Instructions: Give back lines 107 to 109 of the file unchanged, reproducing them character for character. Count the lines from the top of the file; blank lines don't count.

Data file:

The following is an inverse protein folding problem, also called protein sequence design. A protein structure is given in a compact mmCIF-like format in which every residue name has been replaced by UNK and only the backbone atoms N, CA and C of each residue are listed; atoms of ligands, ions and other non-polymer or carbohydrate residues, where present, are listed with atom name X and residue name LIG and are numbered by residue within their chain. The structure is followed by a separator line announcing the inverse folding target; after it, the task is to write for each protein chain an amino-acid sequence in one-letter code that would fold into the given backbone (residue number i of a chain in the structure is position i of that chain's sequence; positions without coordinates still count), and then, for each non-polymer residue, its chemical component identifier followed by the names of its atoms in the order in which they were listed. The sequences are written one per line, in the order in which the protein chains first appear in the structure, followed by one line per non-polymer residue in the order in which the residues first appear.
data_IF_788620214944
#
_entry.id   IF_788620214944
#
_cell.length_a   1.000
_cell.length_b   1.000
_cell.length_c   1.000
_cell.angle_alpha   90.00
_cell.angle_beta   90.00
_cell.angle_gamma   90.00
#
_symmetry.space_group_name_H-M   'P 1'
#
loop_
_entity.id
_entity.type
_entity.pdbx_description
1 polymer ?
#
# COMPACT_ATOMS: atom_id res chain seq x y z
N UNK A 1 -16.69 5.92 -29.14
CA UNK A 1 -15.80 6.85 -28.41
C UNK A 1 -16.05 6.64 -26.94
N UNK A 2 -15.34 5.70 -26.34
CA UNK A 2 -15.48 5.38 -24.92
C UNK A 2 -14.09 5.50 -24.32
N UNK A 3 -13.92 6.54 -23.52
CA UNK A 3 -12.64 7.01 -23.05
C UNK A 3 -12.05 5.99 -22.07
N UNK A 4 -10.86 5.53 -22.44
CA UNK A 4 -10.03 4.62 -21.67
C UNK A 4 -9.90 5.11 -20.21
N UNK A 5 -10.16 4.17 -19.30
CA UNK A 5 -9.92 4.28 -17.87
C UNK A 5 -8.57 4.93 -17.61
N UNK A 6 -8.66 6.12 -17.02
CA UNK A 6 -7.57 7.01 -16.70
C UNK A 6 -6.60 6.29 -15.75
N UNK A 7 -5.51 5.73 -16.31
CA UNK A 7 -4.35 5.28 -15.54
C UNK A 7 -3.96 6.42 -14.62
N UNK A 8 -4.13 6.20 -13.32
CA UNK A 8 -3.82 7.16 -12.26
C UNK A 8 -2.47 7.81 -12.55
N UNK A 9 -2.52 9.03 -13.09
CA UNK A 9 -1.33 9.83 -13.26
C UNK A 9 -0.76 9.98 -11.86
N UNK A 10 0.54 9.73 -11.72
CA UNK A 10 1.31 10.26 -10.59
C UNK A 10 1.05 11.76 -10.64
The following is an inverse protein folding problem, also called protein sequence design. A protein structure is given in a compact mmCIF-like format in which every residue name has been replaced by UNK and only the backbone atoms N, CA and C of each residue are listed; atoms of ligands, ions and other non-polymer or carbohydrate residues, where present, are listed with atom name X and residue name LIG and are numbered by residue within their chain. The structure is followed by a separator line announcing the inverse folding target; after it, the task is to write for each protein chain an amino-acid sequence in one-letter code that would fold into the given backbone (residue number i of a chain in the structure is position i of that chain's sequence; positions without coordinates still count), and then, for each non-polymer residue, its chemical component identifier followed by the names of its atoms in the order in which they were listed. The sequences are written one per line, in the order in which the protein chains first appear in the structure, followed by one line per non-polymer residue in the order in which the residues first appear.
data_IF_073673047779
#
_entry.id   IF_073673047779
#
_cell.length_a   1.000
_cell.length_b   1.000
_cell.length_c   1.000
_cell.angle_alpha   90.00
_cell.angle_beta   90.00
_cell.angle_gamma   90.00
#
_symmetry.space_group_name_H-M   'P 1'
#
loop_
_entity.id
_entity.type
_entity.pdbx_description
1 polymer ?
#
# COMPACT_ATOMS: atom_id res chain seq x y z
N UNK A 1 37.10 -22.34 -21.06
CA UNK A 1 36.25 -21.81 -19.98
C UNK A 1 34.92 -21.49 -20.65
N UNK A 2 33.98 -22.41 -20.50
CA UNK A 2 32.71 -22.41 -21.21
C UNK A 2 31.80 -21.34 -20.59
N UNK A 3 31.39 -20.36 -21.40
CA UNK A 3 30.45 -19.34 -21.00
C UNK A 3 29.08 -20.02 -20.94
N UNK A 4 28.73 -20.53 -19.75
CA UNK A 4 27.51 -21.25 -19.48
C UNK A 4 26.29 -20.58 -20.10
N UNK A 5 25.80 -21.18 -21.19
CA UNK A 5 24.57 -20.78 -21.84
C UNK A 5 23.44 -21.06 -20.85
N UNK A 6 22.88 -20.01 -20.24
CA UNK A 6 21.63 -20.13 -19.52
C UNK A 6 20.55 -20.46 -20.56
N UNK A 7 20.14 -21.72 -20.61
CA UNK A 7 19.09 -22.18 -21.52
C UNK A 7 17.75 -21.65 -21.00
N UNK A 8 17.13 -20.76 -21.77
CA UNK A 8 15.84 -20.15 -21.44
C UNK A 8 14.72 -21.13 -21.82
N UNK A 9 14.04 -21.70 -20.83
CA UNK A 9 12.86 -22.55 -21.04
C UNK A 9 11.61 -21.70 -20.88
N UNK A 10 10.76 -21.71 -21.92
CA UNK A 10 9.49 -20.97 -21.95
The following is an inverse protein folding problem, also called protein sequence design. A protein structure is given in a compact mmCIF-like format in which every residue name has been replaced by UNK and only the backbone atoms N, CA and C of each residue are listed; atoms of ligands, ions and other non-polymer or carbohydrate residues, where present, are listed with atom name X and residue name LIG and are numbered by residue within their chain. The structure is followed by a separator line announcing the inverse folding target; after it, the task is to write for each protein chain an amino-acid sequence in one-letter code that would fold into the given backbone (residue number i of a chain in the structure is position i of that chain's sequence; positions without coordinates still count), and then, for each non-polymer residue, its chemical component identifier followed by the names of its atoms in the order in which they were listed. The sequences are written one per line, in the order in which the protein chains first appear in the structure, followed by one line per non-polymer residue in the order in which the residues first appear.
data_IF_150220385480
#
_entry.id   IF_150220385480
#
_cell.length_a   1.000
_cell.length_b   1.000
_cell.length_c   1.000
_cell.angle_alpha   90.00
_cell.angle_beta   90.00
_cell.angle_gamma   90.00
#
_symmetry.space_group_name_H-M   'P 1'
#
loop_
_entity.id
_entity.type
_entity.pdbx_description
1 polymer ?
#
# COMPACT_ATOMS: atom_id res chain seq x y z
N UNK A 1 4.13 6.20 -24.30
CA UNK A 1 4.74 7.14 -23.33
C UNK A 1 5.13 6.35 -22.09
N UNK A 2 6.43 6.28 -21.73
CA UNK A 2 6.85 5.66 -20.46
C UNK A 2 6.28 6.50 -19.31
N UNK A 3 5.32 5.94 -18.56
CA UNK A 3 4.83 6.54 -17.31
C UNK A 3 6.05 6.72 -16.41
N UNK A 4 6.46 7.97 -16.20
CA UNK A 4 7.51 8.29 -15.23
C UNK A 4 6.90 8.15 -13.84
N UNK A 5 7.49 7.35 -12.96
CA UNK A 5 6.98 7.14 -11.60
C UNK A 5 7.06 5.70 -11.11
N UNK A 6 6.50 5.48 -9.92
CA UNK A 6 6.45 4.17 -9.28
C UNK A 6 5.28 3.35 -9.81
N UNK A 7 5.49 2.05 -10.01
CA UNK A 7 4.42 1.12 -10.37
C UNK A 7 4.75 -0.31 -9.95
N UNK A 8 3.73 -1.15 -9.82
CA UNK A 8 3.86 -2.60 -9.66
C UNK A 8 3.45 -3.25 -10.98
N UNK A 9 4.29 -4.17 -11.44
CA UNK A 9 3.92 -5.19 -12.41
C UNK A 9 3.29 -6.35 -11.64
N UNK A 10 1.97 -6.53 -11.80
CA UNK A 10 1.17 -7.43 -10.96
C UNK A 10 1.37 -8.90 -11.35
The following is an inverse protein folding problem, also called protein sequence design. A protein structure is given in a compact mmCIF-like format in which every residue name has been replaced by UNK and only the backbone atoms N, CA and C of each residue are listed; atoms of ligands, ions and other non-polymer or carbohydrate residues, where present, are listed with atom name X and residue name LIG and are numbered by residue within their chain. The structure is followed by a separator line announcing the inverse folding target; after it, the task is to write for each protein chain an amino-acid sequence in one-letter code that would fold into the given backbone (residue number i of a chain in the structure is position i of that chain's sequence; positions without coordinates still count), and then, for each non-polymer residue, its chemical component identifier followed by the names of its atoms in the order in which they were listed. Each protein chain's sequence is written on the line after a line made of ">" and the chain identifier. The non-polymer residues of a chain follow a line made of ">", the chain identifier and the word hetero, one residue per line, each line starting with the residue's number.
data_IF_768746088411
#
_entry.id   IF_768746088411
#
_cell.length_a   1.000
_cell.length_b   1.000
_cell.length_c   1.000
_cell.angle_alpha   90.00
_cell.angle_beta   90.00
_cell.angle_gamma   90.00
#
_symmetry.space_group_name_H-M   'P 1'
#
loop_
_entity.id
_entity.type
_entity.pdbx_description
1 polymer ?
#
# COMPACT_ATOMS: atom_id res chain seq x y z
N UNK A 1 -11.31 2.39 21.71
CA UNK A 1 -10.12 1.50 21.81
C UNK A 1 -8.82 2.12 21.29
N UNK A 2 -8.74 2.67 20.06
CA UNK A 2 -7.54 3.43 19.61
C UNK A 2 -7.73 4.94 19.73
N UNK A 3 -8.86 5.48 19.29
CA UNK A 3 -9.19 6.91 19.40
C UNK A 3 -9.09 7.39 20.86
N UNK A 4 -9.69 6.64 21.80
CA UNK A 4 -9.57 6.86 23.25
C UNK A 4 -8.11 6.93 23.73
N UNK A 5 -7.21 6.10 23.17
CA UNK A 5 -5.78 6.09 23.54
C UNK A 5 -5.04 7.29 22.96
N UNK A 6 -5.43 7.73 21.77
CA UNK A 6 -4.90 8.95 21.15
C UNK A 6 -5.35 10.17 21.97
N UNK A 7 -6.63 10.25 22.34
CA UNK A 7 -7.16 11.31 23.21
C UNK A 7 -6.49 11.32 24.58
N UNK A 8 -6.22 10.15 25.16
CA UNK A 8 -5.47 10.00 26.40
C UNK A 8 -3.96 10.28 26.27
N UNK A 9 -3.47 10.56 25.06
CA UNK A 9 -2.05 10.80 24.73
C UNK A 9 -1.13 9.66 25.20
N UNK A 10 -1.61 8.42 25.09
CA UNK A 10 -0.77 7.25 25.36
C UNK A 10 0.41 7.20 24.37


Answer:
_cell.length_a   1.000
_cell.length_b   1.000
_cell.length_c   1.000